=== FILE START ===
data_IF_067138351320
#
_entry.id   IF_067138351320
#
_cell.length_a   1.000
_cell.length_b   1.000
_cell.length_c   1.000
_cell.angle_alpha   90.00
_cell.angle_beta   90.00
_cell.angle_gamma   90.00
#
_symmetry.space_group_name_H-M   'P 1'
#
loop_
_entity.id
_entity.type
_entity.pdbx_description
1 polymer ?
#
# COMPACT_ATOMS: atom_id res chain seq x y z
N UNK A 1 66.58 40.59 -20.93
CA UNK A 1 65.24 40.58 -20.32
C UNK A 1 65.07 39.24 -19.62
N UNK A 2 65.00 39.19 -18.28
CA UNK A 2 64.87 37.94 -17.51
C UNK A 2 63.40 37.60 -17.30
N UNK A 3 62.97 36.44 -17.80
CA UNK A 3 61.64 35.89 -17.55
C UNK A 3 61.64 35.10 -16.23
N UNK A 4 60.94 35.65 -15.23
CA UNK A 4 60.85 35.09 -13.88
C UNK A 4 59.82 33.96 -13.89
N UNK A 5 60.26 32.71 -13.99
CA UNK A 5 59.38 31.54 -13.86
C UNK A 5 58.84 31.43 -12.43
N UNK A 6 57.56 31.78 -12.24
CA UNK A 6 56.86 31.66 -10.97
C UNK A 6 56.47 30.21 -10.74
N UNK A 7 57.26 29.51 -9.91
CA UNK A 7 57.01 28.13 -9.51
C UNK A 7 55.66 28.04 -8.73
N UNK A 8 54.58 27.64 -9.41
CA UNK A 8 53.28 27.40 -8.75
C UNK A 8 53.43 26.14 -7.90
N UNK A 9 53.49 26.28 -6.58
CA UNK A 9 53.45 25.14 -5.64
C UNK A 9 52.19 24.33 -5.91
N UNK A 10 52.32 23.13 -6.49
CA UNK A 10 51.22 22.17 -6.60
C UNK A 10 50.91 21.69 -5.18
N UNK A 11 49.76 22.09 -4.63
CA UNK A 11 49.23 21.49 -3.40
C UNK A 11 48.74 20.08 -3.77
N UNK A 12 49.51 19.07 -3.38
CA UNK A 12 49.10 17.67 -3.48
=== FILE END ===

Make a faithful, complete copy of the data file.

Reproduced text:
data_IF_067138351320
#
_entry.id   IF_067138351320
#
_cell.length_a   1.000
_cell.length_b   1.000
_cell.length_c   1.000
_cell.angle_alpha   90.00
_cell.angle_beta   90.00
_cell.angle_gamma   90.00
#
_symmetry.space_group_name_H-M   'P 1'
#
loop_
_entity.id
_entity.type
_entity.pdbx_description
1 polymer ?
#
# COMPACT_ATOMS: atom_id res chain seq x y z
N UNK A 1 66.58 40.59 -20.93
CA UNK A 1 65.24 40.58 -20.32
C UNK A 1 65.07 39.24 -19.62
N UNK A 2 65.00 39.19 -18.28
CA UNK A 2 64.87 37.94 -17.51
C UNK A 2 63.40 37.60 -17.30
N UNK A 3 62.97 36.44 -17.80
CA UNK A 3 61.64 35.89 -17.55
C UNK A 3 61.64 35.10 -16.23
N UNK A 4 60.94 35.65 -15.23
CA UNK A 4 60.85 35.09 -13.88
C UNK A 4 59.82 33.96 -13.89
N UNK A 5 60.26 32.71 -13.99
CA UNK A 5 59.38 31.54 -13.86
C UNK A 5 58.84 31.43 -12.43
N UNK A 6 57.56 31.78 -12.24
CA UNK A 6 56.86 31.66 -10.97
C UNK A 6 56.47 30.21 -10.74
N UNK A 7 57.26 29.51 -9.91
CA UNK A 7 57.01 28.13 -9.51
C UNK A 7 55.66 28.04 -8.73
N UNK A 8 54.58 27.64 -9.41
CA UNK A 8 53.28 27.40 -8.75
C UNK A 8 53.43 26.14 -7.90
N UNK A 9 53.49 26.28 -6.58
CA UNK A 9 53.45 25.14 -5.64
C UNK A 9 52.19 24.33 -5.91
N UNK A 10 52.32 23.13 -6.49
CA UNK A 10 51.22 22.17 -6.60
C UNK A 10 50.91 21.69 -5.18
N UNK A 11 49.76 22.09 -4.63
CA UNK A 11 49.23 21.49 -3.40
C UNK A 11 48.74 20.08 -3.77
N UNK A 12 49.51 19.07 -3.38
CA UNK A 12 49.10 17.67 -3.48